Fanny Flora Igersheimer birth record, Hessisches Hauptstaatsarchiv; Wiesbaden, Deutschland; Bestand: 903; Signatur: 903_9076, Year Range: 1890, Ancestry.com. Hesse, Germany, Births, 1851-1901

Her brother Franz Jonas Igersheimer was born on March 20, 1895, in Frankfurt.

Franz Jonas Igersheimer birth record, Hessisches Hauptstaatsarchiv; Wiesbaden, Deutschland; Bestand: 903; Signatur: 903_9151, Year Range: 1895, Ancestry.com. Hesse, Germany, Births, 1851-1901

Falk and Clara Babetta’s second daughter Fanny married Siegfried Loewenthal on January 6, 1893 in Frankfurt. Siegfried was born in Wiesbaden on March 27, 1864, to Meyer Loewenthal and Regine Kahn.

Fanny Goldschmidt and Siegfried Loewenthal marriage record, Hessisches Hauptstaatsarchiv; Wiesbaden, Deutschland; Bestand: 903, Year Range: 1893,
Ancestry.com. Hesse, Germany, Marriages, 1849-1930

Fanny and Siegfried had two sons. Julius Loewenthal was born on December 6, 1893, in Frankfurt.

Julius Loewenthal birth record, Hessisches Hauptstaatsarchiv; Wiesbaden, Deutschland; Bestand: 903; Signatur: 903_9125, Year Range: 1893, Ancestry.com. Hesse, Germany, Births, 1851-1901

And Edgar Loewenthal was born January 16, 1896.6 Sadly, Edgar died just over a year later on February 27, 1897.

Edgar Loewenthal death record, Personenstandsregister Sterberegister; Bestand: 903; Signatur: 10503, Year Range: 1897, Ancestry.com. Hesse, Germany, Deaths, 1851-1958

The two youngest children of Falk and Clara Babetta I’ve already written about. Their daughter Hedwig married her first cousin Marcel Goldschmidt, son of Falk’s brother Jacob Meier Goldschmidt. They, as I wrote, had four children: Jacob, Nelly, Else, and Grete. Since writing about Hedwig and Marcel, I’ve connected with some of Grete’s descendants and will have an update on that part of the family in a post to follow.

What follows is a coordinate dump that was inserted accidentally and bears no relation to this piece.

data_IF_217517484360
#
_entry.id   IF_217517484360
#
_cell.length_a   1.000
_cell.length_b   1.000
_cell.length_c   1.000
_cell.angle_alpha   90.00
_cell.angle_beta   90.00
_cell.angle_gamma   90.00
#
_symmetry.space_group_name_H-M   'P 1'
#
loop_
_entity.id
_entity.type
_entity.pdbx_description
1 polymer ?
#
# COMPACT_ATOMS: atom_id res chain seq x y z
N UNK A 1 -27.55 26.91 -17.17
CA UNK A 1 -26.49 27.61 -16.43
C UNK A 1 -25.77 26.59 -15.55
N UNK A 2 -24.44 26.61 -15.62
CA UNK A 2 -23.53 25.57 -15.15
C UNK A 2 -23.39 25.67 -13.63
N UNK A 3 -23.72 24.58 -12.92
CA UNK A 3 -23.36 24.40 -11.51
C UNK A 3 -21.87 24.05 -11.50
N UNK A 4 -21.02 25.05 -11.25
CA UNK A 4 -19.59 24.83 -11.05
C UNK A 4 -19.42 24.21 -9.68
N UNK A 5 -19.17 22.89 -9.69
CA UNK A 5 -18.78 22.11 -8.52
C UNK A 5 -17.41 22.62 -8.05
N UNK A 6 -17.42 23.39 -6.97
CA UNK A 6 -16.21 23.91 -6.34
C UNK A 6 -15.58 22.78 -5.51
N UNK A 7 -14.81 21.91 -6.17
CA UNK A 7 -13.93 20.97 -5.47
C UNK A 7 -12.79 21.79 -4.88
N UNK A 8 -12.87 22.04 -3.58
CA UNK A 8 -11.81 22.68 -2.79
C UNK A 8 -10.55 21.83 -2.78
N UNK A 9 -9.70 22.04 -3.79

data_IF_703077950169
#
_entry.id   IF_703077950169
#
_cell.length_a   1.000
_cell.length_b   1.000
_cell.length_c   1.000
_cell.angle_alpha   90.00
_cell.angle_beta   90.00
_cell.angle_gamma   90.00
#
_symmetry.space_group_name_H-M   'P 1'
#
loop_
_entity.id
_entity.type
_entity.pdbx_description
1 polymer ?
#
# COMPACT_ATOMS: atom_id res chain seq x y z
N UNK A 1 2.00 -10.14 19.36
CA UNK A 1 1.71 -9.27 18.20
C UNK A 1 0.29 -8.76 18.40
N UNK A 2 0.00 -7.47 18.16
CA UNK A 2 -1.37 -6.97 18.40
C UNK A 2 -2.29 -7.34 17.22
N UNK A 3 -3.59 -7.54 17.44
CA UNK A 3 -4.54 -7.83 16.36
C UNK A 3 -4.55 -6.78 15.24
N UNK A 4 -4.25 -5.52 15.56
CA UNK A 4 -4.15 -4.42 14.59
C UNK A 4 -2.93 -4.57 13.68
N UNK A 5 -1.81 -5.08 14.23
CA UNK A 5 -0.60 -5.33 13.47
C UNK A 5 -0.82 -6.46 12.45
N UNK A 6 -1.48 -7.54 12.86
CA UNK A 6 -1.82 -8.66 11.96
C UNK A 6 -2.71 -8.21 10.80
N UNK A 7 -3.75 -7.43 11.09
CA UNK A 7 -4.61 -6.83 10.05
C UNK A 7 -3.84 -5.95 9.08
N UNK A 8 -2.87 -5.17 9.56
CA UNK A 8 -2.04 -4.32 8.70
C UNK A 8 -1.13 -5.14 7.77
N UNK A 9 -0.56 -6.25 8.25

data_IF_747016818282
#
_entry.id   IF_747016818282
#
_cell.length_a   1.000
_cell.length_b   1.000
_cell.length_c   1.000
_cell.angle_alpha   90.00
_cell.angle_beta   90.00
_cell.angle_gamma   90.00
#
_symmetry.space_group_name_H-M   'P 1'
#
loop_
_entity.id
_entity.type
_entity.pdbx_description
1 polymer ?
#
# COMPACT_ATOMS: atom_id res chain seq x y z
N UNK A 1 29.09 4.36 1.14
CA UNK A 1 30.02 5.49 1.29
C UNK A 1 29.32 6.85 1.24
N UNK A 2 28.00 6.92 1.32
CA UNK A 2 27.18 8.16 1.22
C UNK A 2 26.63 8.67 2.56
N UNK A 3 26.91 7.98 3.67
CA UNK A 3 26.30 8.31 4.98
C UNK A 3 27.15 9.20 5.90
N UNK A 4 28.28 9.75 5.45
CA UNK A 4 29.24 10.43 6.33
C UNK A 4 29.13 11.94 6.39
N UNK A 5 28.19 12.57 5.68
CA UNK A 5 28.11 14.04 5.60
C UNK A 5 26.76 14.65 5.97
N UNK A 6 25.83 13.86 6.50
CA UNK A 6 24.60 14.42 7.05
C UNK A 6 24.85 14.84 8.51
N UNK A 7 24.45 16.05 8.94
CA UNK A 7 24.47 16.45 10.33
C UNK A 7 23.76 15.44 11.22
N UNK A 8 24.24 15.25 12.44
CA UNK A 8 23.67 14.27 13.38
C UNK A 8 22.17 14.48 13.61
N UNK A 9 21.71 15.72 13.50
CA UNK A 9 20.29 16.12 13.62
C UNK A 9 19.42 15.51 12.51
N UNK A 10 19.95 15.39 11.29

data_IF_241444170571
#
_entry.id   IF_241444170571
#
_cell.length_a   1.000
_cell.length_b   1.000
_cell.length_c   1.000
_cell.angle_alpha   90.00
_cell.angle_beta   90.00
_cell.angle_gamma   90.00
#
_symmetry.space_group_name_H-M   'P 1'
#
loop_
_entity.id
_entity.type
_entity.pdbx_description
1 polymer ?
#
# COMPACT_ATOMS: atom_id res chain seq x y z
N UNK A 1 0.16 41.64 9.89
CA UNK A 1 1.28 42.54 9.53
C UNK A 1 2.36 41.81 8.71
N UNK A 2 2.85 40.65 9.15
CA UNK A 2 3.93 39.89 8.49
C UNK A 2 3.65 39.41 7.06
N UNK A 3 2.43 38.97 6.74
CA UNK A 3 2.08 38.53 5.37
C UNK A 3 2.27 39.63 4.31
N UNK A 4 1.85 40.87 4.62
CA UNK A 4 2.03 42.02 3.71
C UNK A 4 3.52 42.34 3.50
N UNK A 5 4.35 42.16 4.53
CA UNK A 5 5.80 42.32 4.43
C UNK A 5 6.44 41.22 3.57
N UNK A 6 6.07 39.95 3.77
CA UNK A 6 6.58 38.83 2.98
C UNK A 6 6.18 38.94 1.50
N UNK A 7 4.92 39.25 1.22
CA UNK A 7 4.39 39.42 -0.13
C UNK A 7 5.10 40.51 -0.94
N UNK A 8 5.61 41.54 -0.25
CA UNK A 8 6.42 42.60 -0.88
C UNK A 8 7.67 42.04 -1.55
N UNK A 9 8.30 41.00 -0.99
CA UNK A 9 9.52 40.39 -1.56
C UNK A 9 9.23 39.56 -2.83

And Falk and Clara Babetta’s youngest child, Julius Falk Goldschmidt, married his first cousin, once removed, Helene “Leni” Goldschmidt, the granddaughter of Jacob Meier Goldschmidt. I’ve also written extensively about them and their two sons, Felix and Herman.

The post to follow will focus on Falk and Clara Babetta and their two other daughters—Helene Goldschmidt Igersheimer and Fanny Goldschmidt Loewenthal—and their families during the 20th century.

 

 


  1. Meyer Goldsmith, 1910 US census, Year: 1910; Census Place: Queens Ward 5, Queens, New York; Roll: T624_1068; Page: 5A; Enumeration District: 1248; FHL microfilm: 1375081, Ancestry.com. 1910 United States Federal Census; Clair F. Goldschmidt, 1920 US census, Year: 1920; Census Place: Manhattan Assembly District 15, New York, New York; Roll: T625_1214; Page: 16B; Enumeration District: 1099, Ancestry.com. 1920 United States Federal Census 
  2. M.F. Goldschmidt, ship manifest, Year: 1895; Arrival: New York, New York, USA; Microfilm Serial: M237, 1820-1897; Line: 15; Page Number: 4, Ship or Roll Number: Fürst Bismarck, Ancestry.com. New York, U.S., Arriving Passenger and Crew Lists (including Castle Garden and Ellis Island), 1820-1957 
  3. See note 1, above. 
  4. See note 1, above. 
  5. New York, New York City Municipal Deaths, 1795-1949,” database, FamilySearch (https://familysearch.org/ark:/61903/1:1:2WLT-K79 : 10 February 2018), Meyer F. Goldschmidt, 22 Feb 1922; citing Death, Bronx, New York, New York, United States, New York Municipal Archives, New York; FHL microfilm 2,167,577.